Finally, people should be aware that the group sponsoring Maynard’s campaign is Compassion & Choices, formerly the Hemlock Society. At a recent Connecticut forum, C & C president Barbara Coombs Lee indicated a broader long-term agenda. “Coombs Lee also said the legislation would exclude people with dementia and cognitive declines, since they could not make the choice for themselves. ‘It is an issue for another day but is no less compelling,’” she said.

Death for people unable to choose is “no less compelling?” What starts today with Maynard’s choice ends with the euthanasia of grandma (“she’ll be better off”) with Alzheimer’s.

The Assembly must resist the pressure to make public policy based on one person. Assisted suicide laws are just too dangerous.

New Jersey native John B. Kelly is a disability rights activist based in Boston. He is the New England regional director for Not Dead Yet, grassroots disability groups opposed to the legalization of assisted suicide.


Jersey Cub said...

John's argument is excellent. It hit the news big time in San Francisco today. Almost all reports did not contain any input from those opposed to Physician Assisted Suicide. The worst was National Public Radio's (NPR) All Things Considered. The report focused on a Dr who assisted in the suicide of her patient. Again the focus on a single patient and how courageous the Dr was.

Mike Hodas

FLorence said...

The overall harm to society is far too great. How would we council those who are suicidal into choosing life, into seeing their worth when the state sanctions the taking of a life. Be very wary of the language being used by those who support Assisted suicide. Often words can hide the real meaning of something. Final solution, liquidation, comes to mind. Now it is dying with dignity. In fact,those words have been taken from Palliative Care. Assisted suicide is killing. Palliative Care is managing pain and supporting family through death. There is a huge difference and impact on society.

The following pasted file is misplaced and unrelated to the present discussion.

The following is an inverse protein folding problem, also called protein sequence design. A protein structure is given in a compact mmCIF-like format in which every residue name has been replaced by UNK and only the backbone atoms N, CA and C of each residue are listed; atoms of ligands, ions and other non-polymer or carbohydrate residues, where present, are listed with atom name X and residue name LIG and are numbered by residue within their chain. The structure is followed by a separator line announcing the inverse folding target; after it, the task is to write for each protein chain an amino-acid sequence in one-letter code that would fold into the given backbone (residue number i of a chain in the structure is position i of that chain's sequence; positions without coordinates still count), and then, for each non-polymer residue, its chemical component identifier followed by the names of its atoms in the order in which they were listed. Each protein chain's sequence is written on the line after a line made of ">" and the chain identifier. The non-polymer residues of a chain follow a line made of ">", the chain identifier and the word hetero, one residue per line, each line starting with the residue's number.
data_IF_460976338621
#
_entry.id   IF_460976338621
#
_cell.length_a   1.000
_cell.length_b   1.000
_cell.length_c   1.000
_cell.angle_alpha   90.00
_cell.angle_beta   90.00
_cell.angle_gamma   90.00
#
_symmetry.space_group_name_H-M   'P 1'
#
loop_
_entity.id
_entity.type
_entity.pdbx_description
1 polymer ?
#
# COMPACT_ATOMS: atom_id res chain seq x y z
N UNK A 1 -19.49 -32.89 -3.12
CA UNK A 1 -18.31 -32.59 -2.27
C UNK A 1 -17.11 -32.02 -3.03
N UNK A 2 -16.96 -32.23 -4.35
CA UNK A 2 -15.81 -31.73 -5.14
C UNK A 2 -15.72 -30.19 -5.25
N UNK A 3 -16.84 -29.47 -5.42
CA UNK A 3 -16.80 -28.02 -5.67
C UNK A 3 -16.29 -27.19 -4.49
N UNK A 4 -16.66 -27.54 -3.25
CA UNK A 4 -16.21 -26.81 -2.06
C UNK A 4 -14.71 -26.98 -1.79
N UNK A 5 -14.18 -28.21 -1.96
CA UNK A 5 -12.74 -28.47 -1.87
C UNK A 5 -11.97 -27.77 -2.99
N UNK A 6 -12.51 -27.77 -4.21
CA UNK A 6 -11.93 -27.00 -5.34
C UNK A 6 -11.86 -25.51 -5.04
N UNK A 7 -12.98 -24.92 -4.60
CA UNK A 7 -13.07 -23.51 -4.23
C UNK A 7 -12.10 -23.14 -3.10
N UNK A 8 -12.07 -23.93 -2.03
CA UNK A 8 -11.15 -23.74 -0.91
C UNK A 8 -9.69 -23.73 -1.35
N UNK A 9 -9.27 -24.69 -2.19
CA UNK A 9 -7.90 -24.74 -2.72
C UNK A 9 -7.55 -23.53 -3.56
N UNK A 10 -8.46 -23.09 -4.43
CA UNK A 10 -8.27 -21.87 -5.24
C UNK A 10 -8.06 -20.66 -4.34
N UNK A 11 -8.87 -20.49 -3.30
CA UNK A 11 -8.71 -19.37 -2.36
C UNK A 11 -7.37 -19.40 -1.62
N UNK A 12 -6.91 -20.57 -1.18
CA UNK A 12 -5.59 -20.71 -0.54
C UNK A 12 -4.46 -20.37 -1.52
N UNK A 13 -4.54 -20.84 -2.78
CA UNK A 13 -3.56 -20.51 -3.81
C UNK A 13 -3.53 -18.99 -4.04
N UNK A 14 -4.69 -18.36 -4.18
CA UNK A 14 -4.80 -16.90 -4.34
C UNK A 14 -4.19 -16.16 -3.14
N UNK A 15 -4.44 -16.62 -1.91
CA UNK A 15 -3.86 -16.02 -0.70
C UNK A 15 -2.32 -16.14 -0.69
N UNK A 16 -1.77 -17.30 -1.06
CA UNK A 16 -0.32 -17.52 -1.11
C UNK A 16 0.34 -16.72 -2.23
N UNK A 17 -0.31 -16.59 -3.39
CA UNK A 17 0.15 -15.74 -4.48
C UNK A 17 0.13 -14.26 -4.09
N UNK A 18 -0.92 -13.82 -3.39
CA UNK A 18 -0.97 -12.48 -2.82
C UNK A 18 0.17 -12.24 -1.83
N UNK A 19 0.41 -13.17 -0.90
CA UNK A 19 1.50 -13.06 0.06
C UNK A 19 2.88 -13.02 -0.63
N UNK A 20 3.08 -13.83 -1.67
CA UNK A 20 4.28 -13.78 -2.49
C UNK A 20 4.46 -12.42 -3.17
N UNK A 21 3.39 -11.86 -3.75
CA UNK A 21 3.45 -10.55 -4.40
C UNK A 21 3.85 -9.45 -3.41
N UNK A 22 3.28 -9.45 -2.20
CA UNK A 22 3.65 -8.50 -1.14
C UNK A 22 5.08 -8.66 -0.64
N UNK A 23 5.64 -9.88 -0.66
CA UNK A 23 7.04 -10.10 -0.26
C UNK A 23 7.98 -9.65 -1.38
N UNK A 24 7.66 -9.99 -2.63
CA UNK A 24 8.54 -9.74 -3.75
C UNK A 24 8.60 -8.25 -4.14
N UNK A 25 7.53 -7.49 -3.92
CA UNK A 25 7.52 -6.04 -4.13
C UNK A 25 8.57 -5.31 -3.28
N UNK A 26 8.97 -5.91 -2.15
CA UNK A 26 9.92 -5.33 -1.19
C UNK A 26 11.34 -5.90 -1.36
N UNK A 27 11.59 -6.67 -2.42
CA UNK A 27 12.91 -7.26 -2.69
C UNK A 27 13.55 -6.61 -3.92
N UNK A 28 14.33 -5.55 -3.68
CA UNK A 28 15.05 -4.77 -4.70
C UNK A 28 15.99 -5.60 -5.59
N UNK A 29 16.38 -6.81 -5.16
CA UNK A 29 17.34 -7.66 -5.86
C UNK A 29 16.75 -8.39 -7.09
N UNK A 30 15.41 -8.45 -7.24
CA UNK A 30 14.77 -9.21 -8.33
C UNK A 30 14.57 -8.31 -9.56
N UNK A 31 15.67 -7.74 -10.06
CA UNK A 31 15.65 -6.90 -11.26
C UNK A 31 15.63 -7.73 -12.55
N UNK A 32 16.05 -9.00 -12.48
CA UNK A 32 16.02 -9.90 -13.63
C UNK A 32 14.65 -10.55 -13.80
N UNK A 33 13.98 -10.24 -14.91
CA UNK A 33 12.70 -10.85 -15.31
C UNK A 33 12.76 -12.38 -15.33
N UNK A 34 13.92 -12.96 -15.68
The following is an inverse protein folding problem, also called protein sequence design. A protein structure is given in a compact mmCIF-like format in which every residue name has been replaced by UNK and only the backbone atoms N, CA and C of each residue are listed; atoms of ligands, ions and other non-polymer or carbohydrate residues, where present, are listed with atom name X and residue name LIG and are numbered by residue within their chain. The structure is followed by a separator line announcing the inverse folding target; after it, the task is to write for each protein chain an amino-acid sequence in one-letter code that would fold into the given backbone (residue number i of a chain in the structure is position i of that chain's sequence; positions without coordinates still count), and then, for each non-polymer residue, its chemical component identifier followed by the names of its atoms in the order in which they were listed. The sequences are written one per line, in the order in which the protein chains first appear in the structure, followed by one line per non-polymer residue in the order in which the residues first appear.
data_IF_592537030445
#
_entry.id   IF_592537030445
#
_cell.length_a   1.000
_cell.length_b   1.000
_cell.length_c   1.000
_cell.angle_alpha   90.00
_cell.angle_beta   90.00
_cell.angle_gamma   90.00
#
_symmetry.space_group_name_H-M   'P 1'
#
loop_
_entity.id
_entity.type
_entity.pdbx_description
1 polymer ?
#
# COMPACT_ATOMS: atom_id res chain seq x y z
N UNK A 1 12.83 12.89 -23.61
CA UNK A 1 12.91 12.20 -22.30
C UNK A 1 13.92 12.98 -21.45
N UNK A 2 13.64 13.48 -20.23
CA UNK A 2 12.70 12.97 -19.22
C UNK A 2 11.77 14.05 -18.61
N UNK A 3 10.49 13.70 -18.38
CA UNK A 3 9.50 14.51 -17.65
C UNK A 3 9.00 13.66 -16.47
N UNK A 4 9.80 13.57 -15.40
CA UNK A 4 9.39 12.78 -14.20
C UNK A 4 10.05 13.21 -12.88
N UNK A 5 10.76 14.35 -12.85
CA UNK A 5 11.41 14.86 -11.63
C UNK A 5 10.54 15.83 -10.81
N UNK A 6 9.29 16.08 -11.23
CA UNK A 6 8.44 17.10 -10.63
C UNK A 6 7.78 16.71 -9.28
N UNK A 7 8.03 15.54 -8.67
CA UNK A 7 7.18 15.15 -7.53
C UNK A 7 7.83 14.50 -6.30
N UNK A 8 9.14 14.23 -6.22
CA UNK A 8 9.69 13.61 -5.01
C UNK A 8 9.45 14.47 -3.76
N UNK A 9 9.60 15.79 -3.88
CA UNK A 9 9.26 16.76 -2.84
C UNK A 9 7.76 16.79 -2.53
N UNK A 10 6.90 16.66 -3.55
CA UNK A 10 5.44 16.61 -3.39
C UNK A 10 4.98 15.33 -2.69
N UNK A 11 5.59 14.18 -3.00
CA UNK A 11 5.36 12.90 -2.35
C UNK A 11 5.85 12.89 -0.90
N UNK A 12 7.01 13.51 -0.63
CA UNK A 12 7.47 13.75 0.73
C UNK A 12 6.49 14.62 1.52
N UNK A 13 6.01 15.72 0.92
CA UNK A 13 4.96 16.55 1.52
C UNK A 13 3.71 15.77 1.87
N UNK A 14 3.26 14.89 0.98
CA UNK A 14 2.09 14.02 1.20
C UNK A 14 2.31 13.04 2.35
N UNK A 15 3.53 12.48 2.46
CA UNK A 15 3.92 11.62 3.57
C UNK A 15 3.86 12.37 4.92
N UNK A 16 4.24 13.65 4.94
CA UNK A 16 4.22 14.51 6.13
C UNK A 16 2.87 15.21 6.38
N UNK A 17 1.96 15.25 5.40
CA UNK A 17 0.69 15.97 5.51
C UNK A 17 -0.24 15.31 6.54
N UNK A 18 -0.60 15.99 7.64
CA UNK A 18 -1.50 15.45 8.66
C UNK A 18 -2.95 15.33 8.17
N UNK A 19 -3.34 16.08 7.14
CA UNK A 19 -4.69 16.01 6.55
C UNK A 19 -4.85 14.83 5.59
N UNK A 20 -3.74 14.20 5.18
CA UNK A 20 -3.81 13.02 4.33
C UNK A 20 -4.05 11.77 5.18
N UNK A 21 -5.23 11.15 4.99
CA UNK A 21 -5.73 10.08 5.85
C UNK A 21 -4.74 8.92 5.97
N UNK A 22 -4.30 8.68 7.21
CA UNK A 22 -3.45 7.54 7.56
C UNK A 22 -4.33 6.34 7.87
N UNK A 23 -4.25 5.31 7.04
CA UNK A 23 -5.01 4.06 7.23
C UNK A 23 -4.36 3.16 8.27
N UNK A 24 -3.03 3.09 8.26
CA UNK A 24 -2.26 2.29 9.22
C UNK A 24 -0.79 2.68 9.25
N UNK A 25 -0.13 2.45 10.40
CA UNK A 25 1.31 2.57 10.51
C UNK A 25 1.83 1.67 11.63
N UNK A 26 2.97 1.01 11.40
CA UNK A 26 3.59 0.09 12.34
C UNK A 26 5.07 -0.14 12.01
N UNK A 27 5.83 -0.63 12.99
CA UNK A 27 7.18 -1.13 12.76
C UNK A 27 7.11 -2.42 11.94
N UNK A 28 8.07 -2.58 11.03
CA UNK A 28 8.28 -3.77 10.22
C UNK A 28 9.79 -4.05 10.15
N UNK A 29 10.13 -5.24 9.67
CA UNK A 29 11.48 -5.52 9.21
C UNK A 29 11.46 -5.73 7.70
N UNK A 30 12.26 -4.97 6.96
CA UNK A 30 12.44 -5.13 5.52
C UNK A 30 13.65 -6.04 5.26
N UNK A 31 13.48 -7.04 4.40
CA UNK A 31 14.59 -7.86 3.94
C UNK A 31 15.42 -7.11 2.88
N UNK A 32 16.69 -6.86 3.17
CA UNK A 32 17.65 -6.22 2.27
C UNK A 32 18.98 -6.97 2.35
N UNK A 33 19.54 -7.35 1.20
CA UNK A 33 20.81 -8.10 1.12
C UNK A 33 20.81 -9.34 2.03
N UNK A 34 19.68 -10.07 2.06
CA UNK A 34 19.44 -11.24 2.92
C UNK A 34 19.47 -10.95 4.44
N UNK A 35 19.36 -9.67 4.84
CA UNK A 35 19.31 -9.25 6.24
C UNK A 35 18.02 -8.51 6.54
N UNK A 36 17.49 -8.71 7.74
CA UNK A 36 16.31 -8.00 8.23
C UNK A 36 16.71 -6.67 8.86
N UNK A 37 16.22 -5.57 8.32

Anonymous said...

I have had a bad experience when my mom was dying (slowly and with good care in a Toronto hospice). Most of the staff were wonderful, but one doctor seemed determined to make our family's grieving process conform to her expectations (she was providing counselling to my mom and moreso to our family). Even though mom's pain was under control and we were all moving slowly, in our ways, through the letting go process, this doctor had her own ideas about how we should be feeling, acting, etc. she would turn up with poetry books and subject us to affected readings of poems about death and dying, then talk to us about how we had to let go, send my mom off on her final journey, endless cliches that were tedious, intrusive and not helpful. We began trying to discourage her politely from visiting which only seemed to make her more determined to 'be our guide' through the process, claiming that she understood our resistance to facing mom's death (that was what we were all doing there), then started talking to us about helping mom along the way so that we could move on with our lives. I have to say that my siblings and I got the impression this so-called doctor was more interested in having us all following her advice than actually supporting us where we needed support. to be honest, she was sort of ghoulish. Our interactions with her seemed to have far more to do with her needing to be in charge of our feelings and decisions than with her providing appropriate responses to what was going on.

Not to say that this represents all palliative care workers, but it made a difficult, painful process harder having to contend with a professional who clearly was not appropriately conducting her self in her highly powerful role. We did not follow her down the path to easing mom out of life with morphine or whatever they use, but I wonder how many other families have fallen prey to her.